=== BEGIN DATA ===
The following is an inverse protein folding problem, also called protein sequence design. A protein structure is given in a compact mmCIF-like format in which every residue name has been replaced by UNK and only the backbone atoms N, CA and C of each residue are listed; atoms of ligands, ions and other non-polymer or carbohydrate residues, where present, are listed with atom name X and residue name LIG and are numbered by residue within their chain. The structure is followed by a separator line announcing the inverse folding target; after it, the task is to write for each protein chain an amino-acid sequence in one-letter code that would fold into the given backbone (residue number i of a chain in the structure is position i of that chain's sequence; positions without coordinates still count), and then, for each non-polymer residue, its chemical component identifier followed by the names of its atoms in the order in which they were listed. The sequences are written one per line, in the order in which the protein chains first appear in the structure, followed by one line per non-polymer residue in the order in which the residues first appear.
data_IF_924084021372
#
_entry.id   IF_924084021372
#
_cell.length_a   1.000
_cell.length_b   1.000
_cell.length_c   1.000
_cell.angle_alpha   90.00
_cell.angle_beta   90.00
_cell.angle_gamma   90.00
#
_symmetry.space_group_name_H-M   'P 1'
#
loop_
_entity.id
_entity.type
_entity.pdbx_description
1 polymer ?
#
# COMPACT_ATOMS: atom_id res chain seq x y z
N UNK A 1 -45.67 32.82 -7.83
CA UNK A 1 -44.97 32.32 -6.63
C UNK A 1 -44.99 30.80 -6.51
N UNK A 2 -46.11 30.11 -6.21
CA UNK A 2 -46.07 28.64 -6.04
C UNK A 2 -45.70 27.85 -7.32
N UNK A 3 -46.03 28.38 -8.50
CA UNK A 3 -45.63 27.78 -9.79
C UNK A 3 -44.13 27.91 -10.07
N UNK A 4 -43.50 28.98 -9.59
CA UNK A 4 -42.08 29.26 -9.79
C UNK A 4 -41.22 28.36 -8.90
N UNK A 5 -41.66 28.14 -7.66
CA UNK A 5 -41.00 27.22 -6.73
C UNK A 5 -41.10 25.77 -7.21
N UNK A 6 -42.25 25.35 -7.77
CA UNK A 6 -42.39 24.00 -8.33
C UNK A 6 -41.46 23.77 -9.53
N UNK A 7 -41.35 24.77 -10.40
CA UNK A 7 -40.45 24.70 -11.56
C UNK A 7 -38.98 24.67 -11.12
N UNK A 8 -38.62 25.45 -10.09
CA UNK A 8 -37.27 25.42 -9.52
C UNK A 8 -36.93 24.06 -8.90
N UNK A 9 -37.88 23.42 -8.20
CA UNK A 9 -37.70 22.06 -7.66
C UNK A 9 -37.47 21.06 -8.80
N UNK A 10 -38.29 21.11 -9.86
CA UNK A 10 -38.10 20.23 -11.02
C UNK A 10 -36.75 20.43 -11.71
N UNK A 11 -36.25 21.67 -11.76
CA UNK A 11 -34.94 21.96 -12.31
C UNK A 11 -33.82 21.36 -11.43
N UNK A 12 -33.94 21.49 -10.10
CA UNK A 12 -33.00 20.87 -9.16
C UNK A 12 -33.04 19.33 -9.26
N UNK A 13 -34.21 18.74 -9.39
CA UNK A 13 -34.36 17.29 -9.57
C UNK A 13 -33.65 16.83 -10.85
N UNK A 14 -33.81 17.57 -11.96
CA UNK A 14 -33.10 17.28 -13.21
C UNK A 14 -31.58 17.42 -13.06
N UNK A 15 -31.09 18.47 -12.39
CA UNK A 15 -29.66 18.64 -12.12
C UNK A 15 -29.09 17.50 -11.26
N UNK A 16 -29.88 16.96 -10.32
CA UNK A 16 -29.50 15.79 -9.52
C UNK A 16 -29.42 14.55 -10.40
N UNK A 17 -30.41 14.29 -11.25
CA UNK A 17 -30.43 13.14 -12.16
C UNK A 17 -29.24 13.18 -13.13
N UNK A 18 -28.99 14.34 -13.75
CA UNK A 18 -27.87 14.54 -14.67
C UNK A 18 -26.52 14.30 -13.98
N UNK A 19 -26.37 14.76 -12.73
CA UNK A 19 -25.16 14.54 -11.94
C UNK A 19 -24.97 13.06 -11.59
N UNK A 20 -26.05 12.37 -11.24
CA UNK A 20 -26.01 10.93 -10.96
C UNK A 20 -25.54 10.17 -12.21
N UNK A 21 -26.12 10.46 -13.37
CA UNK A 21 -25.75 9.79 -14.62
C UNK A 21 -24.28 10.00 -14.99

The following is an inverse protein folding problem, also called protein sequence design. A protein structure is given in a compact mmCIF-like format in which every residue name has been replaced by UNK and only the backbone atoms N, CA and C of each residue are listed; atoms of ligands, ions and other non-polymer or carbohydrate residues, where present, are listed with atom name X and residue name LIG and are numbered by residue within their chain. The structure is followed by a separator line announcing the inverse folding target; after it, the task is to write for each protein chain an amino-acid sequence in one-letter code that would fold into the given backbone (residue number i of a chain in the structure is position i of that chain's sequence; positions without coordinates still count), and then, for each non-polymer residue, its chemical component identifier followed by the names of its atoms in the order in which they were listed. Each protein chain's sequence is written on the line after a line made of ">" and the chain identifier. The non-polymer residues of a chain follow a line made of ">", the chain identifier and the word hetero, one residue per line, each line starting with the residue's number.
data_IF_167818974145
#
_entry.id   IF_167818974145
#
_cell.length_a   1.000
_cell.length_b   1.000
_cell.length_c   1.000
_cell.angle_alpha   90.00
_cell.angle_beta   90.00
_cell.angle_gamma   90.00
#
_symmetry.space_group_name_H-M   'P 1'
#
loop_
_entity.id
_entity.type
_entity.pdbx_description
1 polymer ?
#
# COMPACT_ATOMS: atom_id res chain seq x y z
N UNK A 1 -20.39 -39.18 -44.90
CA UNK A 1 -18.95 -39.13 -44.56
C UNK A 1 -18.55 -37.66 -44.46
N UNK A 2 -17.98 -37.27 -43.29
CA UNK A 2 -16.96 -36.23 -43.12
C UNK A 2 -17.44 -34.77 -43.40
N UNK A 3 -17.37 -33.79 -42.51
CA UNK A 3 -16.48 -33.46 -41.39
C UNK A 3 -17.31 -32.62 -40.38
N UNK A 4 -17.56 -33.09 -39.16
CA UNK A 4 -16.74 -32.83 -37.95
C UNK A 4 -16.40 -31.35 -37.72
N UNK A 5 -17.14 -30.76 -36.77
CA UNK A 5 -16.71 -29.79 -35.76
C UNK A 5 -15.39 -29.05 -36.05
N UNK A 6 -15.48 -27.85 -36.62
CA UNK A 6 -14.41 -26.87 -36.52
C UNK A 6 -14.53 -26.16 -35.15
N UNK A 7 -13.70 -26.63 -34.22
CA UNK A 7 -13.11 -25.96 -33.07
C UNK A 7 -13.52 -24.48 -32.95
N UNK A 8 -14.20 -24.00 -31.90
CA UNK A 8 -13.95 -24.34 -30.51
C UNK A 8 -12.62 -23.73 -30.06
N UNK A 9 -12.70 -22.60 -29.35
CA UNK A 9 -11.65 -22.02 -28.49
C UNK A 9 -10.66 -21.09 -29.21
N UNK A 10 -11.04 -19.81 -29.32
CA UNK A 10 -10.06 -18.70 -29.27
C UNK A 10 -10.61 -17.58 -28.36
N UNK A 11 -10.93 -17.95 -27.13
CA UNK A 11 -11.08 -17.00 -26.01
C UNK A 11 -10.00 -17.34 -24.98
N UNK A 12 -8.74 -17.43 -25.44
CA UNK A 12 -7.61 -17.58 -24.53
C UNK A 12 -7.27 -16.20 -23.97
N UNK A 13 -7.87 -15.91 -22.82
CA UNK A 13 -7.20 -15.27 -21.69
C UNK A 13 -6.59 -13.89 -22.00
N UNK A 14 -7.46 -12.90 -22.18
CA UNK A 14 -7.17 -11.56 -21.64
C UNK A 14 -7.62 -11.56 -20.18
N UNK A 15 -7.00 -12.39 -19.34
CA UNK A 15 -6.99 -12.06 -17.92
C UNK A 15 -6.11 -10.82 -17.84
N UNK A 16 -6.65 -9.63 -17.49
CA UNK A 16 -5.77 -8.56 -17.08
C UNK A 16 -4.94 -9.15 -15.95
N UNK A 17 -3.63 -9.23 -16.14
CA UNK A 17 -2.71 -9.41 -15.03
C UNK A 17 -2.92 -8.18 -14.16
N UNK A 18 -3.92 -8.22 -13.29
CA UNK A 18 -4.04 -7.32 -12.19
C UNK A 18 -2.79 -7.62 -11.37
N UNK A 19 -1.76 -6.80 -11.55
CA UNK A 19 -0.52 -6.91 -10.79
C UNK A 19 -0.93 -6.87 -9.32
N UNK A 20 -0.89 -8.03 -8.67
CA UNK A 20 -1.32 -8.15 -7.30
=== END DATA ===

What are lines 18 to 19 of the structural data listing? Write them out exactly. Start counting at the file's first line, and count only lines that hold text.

_entity.pdbx_description
1 polymer ?